It is the second time in less than six months that one of the planes has crashed within minutes of takeoff, after a new Lion Air Boeing 737 MAX 8 flight went down over the Java Sea last October, killing 189 people.
Both crashes are under investigation and there is no evidence of a link between the two, but similarities between the incidents have prompted caution among some aviation authorities and airlines.
Find out below which airlines and aviation authorities have grounded Boeing 737 MAX 8 aircraft, and which will continue to fly the planes.
Who is grounding planes?
The carrier has grounded the remaining four Boeing 737 MAX 8s in its fleet until further notice, as an “extra safety precaution.”
Cayman Airways operates two new Boeing 737 MAX 8 aircraft. It said Monday it was grounding both planes “until more information is received.”
Who is still flying Boeing 737 MAX 8s?
Silk Air (Singapore)
SilkAir says it has no plans to ground its six 737 MAX 8 aircraft, which operate between Bengaluru, Cairns, Chongqing, Darwin, Hiroshima, Hyderabad, Kathmandu, Kuala Lumpur, Penang Phnom Penh, Phuket and Wuhan.
“At this point SilkAir’s 737 MAX 8 flights are operating as scheduled,” says a statement from the airline, which has a further 31 of the aircraft on order.
Flydubai operates 11 Boeing 737 MAX 8s, and says it “remain(s) confident in the airworthiness of our fleet.”
“We are monitoring the situation and continue to be in touch with Boeing… The safety of our passengers and crew is our first priority,” the airline said in a statement.
“The aviation sector is highly regulated and Flydubai rigorously adheres to all regulations,” it added.
The US carrier has 24 737 MAX 8 aircraft in its fleet and says it has no plans to ground them at the moment.
In a statement, American Airlines expressed its condolences to the families of those killed, and said it would continue to monitor the investigation into the crash.
“At this time there are no facts on the cause of the accident other than news reports,” read the statement. “We have full confidence in the aircraft and our crew members, who are the best and most experienced in the industry.”
The US carrier has 34 of the aircraft in its fleet and says it does not plan to change its operational policies or procedures.
“We remain confident in the safety and airworthiness of our fleet of more than 750 Boeing aircraft,” read a statement from the airline.
Norwegian will continue to operate its 18 737 MAX 8 aircraft as normal, according to Tomas Hesthammer, Director of Flight Operations.
“We are in close dialogue with Boeing and follow their and the aviation authorities’ instructions and recommendations,” Hesthammer said in a statement. “Our passengers’ safety is and will always be our top priority.”
TUI Aviation has 15 of the aircraft in its fleet.
“We do not comment on any speculation and we are, as always, in close contact with the manufacturer,” reads a statement from the airline. “We have no indication that we can’t operate our 737 MAX in a safe way like we do with all other planes in our network.”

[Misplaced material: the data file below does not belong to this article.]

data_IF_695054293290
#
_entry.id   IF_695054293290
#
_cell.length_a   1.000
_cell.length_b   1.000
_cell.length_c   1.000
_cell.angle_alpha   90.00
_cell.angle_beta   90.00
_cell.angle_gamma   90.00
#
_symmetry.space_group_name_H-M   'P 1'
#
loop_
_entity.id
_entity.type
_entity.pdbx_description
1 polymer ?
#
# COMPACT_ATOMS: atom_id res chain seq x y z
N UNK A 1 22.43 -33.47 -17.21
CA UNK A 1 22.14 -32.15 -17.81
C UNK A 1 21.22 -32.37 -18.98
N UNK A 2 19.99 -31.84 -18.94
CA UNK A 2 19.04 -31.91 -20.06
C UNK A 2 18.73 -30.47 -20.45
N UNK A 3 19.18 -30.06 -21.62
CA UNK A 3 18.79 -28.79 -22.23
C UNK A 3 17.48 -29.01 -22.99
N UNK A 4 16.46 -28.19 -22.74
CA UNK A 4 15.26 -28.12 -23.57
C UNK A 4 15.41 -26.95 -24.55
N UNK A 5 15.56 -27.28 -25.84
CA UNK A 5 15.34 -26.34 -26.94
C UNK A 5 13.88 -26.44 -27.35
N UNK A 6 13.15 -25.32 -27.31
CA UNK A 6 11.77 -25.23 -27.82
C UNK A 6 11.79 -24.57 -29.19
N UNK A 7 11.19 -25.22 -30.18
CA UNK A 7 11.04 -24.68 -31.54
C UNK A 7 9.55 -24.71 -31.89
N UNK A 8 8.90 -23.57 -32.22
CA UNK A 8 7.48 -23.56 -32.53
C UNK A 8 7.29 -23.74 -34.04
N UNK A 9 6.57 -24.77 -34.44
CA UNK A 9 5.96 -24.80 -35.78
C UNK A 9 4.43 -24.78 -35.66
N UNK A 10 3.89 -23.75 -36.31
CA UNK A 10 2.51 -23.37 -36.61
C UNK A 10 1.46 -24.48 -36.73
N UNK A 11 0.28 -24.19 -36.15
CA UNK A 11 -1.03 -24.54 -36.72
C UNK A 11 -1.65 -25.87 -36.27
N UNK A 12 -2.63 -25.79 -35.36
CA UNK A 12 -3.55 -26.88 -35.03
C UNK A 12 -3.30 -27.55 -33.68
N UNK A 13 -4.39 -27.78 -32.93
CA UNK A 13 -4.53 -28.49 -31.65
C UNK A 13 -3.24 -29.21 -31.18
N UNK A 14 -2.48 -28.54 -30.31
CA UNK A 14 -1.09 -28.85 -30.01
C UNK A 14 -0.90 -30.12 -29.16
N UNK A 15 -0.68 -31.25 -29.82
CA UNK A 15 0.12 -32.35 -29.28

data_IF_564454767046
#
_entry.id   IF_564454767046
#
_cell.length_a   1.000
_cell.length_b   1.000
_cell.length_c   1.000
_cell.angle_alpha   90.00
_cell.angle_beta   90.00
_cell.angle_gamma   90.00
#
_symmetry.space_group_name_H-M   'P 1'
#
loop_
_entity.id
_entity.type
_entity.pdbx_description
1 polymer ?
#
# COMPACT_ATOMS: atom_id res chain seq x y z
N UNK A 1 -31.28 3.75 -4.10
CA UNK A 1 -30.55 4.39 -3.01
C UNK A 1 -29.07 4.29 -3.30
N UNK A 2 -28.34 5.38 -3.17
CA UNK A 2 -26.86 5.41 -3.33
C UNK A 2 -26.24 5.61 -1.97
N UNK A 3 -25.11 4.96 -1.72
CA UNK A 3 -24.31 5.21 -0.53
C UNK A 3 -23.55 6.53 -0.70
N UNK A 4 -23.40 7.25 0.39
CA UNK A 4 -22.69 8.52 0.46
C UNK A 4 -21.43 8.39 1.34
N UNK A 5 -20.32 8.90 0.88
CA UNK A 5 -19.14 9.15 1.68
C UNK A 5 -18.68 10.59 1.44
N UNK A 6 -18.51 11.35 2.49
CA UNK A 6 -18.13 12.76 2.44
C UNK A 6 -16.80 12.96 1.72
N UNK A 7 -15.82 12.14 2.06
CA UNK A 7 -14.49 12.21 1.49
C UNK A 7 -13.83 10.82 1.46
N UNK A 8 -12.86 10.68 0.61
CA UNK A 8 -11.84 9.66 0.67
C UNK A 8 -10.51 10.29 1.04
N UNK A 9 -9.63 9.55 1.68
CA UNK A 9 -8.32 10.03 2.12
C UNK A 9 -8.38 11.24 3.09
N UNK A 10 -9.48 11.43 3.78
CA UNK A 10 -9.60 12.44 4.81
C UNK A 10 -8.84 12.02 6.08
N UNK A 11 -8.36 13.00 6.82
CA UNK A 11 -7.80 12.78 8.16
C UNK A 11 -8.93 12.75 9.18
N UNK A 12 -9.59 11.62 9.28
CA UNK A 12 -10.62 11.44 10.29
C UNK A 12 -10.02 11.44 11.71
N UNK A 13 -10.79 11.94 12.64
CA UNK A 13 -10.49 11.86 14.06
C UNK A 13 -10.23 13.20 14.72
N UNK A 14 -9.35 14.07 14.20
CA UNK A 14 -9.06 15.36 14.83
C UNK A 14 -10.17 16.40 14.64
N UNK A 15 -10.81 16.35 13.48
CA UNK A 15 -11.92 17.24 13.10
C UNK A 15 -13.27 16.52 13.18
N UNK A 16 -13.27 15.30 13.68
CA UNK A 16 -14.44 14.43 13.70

Fiji Airways currently flies two 737 MAX 8 aircraft and has three on order for 2019. “We have full confidence in the airworthiness of our entire fleet,” the airline said in a statement.
Icelandair says it flies three Boeing 737 MAX aircraft, which have not been involved in any incidents.
“At this stage, Icelandair is not taking any action following recent events, but we will, however, follow any developments closely and continue to do all we can to ensure safety on board now as before,” the airline said in a statement.
Canadian airline WestJet says it has 13 MAX 8 aircraft and a total of 121 Boeing 737s in its fleet.
“We are monitoring the situation closely and will not speculate on the cause of the incident,” the airline said in a statement. “WestJet remains confident in the safety of our Boeing 737 fleet including our 13 MAX-8 aircraft first introduced in 2017.”
What aviation authorities are saying
Civil Aviation Administration of China
China operates 97 of the planes, according to state-run media. In the wake of Sunday’s crash, the country’s Civil Aviation Administration ordered all domestic 737 MAX 8 jets out of the air by 6 p.m. local time Monday, citing “zero tolerance for safety hazards.”
Indonesia temporarily grounded all Boeing 737 MAX 8 on Monday, pending further inspections.
In a statement, the Directorate General of Air Transportation at the Ministry of Transportation said the policy would “ensure that aircraft operating in Indonesia are in an airworthy condition.”
Federal Aviation Administration (FAA)
On Sunday, the US aviation authority said it would help Ethiopian authorities investigate the crash.
Following the Lion Air crash involving a 737 MAX 8 in October, the FAA said it had “sent out an emergency Airworthiness Directive to advise carriers and pilots on training to disengage the aircraft’s automated controls if there are anomalies.”
UK Civil Aviation Authority
“There are currently five Boeing 737 Max 8 aircraft registered and operational in the United Kingdom,” a spokesperson for the UK Civil Aviation Authority said, adding that a sixth aircraft is due to enter operation this week.
“The US Federal Aviation Administration (FAA) is responsible for certifying all Boeing 737 Max 8 models and it is the European Aviation Safety Agency (EASA) that validates this certification across the EU, including the UK,” said the spokesperson, who said that the CAA is working closely with the EASA.
European Union Aviation Safety Agency (EASA)
EASA said it was monitoring the crash investigation closely.
“We will immediately publish any further information on our website as the necessary information is available,” a statement from the agency read.